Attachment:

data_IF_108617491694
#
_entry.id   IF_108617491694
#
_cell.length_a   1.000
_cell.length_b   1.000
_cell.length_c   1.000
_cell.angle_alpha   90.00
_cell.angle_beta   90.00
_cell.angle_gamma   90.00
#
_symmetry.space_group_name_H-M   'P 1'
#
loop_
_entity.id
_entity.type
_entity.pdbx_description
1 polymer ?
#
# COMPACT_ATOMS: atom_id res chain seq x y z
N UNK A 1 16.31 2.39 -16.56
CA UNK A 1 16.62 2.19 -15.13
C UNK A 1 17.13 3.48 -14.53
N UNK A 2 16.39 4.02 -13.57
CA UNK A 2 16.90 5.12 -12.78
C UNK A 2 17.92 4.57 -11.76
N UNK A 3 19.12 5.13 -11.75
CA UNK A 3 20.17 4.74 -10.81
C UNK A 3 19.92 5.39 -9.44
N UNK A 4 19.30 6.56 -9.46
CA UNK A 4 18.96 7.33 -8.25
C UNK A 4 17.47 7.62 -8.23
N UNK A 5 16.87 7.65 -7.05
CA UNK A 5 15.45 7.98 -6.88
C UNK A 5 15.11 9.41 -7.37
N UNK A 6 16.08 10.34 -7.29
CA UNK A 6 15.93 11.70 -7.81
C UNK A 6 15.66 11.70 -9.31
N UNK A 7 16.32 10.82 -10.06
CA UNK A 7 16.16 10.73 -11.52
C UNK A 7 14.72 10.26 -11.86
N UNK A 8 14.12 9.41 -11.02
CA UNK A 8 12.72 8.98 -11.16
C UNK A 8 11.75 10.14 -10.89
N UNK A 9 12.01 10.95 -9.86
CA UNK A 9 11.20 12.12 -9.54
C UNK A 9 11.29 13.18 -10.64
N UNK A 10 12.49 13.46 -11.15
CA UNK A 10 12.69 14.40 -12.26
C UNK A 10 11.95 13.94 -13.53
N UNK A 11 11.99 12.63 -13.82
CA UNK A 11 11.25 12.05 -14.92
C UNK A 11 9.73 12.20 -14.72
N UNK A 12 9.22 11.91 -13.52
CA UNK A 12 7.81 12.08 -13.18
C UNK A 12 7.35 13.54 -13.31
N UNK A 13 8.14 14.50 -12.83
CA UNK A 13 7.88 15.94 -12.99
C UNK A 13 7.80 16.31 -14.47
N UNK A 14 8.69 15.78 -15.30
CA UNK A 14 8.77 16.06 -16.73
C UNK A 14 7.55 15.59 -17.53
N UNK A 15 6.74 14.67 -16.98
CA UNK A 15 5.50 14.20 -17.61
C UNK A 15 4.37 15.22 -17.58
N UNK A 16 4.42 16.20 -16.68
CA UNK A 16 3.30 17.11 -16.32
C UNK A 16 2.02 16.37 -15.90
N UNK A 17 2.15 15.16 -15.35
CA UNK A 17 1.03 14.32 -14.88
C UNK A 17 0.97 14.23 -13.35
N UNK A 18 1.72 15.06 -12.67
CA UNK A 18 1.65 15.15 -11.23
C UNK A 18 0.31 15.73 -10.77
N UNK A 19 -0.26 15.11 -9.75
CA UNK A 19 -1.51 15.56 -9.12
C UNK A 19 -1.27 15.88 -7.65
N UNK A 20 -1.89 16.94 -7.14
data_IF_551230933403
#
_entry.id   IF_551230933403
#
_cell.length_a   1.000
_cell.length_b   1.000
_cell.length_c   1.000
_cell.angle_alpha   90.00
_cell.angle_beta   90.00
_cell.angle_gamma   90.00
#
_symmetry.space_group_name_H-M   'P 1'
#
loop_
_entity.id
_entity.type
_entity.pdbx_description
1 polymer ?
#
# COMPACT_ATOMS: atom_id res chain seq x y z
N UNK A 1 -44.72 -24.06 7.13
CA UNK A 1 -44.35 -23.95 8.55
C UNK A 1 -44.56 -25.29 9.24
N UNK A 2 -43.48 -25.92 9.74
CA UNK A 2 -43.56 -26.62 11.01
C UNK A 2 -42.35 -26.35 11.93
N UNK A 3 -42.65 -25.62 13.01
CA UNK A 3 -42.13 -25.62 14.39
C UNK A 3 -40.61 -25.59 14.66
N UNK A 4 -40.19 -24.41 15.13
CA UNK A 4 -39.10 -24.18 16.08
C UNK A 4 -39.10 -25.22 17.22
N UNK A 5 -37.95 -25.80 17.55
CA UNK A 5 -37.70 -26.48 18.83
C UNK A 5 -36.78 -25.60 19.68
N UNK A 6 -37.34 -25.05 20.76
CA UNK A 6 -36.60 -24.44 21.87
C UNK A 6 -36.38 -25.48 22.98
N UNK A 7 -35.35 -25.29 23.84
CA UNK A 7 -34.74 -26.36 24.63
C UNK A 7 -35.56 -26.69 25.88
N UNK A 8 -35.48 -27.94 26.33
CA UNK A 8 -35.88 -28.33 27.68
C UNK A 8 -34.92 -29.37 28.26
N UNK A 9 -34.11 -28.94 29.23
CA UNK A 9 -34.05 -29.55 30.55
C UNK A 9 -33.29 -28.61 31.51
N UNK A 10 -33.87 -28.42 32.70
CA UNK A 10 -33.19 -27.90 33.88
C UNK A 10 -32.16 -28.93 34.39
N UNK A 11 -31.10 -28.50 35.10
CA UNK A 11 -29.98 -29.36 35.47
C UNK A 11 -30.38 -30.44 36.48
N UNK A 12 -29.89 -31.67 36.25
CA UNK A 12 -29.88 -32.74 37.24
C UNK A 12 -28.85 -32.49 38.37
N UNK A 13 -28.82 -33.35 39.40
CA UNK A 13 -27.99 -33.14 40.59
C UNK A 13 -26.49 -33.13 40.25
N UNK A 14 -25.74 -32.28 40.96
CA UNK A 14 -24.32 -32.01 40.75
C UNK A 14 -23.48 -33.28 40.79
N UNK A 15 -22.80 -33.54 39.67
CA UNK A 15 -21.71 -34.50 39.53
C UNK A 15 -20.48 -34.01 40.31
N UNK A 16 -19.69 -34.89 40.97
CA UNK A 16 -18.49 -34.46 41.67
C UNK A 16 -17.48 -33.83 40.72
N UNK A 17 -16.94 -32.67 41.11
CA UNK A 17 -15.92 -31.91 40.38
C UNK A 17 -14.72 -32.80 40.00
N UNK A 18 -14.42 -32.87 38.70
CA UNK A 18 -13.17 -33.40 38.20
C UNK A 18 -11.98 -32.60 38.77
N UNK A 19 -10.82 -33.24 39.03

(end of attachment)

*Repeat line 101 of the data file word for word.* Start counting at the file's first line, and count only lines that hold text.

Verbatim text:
C UNK A 1 -44.56 -25.29 9.24